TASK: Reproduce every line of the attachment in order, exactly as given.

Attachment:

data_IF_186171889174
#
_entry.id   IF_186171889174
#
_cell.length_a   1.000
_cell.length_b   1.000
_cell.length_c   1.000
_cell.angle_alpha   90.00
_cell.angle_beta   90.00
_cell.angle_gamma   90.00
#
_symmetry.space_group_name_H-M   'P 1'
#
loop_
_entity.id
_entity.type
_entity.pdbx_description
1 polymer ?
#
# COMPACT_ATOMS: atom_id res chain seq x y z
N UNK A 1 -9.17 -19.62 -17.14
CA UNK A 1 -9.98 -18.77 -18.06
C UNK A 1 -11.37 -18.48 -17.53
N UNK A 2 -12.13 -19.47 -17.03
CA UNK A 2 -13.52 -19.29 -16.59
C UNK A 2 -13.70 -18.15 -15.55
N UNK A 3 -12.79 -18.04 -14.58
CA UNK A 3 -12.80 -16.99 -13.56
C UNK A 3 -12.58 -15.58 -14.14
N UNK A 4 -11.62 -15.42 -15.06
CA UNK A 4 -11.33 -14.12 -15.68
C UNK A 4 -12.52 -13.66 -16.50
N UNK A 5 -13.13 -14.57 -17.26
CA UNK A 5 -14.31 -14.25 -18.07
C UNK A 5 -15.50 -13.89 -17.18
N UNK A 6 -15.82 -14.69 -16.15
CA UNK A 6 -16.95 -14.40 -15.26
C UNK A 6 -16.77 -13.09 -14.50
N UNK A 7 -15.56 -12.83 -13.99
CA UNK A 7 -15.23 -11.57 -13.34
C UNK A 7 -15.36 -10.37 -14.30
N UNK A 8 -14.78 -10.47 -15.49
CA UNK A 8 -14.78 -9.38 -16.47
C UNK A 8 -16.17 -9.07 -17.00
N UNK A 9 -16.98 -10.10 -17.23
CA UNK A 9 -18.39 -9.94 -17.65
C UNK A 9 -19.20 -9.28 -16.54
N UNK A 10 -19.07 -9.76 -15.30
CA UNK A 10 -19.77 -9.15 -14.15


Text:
data_IF_186171889174
#
_entry.id   IF_186171889174
#
_cell.length_a   1.000
_cell.length_b   1.000
_cell.length_c   1.000
_cell.angle_alpha   90.00
_cell.angle_beta   90.00
_cell.angle_gamma   90.00
#
_symmetry.space_group_name_H-M   'P 1'
#
loop_
_entity.id
_entity.type
_entity.pdbx_description
1 polymer ?
#
# COMPACT_ATOMS: atom_id res chain seq x y z
N UNK A 1 -9.17 -19.62 -17.14
CA UNK A 1 -9.98 -18.77 -18.06
C UNK A 1 -11.37 -18.48 -17.53
N UNK A 2 -12.13 -19.47 -17.03
CA UNK A 2 -13.52 -19.29 -16.59
C UNK A 2 -13.70 -18.15 -15.55
N UNK A 3 -12.79 -18.04 -14.58
CA UNK A 3 -12.80 -16.99 -13.56
C UNK A 3 -12.58 -15.58 -14.14
N UNK A 4 -11.62 -15.42 -15.06
CA UNK A 4 -11.33 -14.12 -15.68
C UNK A 4 -12.52 -13.66 -16.50
N UNK A 5 -13.13 -14.57 -17.26
CA UNK A 5 -14.31 -14.25 -18.07
C UNK A 5 -15.50 -13.89 -17.18
N UNK A 6 -15.82 -14.69 -16.15
CA UNK A 6 -16.95 -14.40 -15.26
C UNK A 6 -16.77 -13.09 -14.50
N UNK A 7 -15.56 -12.83 -13.99
CA UNK A 7 -15.23 -11.57 -13.34
C UNK A 7 -15.36 -10.37 -14.30
N UNK A 8 -14.78 -10.47 -15.49
CA UNK A 8 -14.78 -9.38 -16.47
C UNK A 8 -16.17 -9.07 -17.00
N UNK A 9 -16.98 -10.10 -17.23
CA UNK A 9 -18.39 -9.94 -17.65
C UNK A 9 -19.20 -9.28 -16.54
N UNK A 10 -19.07 -9.76 -15.30
CA UNK A 10 -19.77 -9.15 -14.15